We know firefighters mostly get injured on the job by cardiac arrest, asphyxiation, or burns. But hearing damage isn’t something you’d normally associate with the fire service.
Noise from sirens, air horns, chainsaws and extrication equipment are all potential causes of hearing loss for firefighters. A study involving 425 American firefighters reveals that over 40% could be suffering from noise-induced hearing loss as a result of their job.
More than exposure to these noises, Bernripka.com explains that the unreasonably high decibels produced by the sirens are the culprit behind irreversible hearing loss.
Longer exposure means worse hearing
The same study reveals firefighters with more years in the workforce show worse signs of noise-induced hearing loss (NILH). It also showed that firefighters who used hearing protection devices (HPD) were less prone to hearing loss.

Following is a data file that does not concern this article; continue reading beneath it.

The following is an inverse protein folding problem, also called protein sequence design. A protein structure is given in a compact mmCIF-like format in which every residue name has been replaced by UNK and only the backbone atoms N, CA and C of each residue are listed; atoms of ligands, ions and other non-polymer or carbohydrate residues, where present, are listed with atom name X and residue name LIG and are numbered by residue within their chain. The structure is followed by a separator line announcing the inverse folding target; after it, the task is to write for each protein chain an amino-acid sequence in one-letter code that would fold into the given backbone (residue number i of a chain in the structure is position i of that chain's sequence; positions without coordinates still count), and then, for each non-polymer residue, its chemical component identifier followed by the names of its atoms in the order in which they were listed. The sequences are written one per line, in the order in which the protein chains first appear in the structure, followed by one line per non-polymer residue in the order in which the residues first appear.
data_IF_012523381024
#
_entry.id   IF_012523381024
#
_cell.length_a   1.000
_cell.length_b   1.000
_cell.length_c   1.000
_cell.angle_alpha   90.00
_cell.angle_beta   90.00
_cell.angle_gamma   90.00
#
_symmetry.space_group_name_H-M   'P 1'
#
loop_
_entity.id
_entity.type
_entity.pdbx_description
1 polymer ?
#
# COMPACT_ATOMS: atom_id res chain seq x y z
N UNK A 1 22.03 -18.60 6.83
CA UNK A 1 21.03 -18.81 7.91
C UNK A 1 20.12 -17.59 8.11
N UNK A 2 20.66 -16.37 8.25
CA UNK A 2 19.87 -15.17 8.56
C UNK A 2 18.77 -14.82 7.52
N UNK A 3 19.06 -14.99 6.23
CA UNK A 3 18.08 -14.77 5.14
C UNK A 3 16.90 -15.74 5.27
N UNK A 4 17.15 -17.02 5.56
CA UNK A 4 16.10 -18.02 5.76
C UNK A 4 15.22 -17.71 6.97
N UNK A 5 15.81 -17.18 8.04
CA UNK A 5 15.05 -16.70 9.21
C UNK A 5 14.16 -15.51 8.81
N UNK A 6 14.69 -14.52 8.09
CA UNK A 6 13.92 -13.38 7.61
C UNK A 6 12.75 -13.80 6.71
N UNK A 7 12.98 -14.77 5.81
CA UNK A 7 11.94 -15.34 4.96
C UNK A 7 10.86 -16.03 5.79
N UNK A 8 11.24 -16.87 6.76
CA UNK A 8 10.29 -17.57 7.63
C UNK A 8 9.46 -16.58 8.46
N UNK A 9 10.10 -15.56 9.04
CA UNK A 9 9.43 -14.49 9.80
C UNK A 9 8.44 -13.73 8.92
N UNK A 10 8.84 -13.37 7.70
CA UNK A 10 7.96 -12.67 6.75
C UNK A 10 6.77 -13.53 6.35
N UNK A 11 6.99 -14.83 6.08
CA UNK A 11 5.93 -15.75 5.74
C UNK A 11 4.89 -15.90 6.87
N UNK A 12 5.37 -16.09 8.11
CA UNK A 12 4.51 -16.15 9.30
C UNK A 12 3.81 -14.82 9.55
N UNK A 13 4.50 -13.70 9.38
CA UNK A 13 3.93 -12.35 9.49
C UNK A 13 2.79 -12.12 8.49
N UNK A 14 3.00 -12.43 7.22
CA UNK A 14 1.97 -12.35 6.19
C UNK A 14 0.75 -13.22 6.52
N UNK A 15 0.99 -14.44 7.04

Often, firefighters experience tinnitus, a relentless conditioning characterized by constant ringing in the ears. In some cases, it can lead to depression and cause personal and professional repercussions, such as drastic weight loss and inability to work.
Prevention remains better than cure
NILH is a case of neglect. For years, hearing loss was simply part of the job – an occupational hazard that warranted tolerance. But NILH is easily preventable. Siren manufacturers have the technology to redirect the sound from the truck, minimizing the exposure to harmful sounds and saving the hearing of thousands of firefighters.
What if you’d been a victim?
A group of firefighters from New Jersey and Chicago have filed lawsuits siren manufacturers. They claim that companies should’ve designed their sirens in a way that redirects the noise away from the cab. This would protect firefighters from sound blasts of up to 120 decibels, equivalent to a rock concert.
Financial compensation may be available as a result of the manufacturer’s faulty design. If you think you or someone you know have a potential case, you have nothing to lose consulting a lawyer and everything to gain.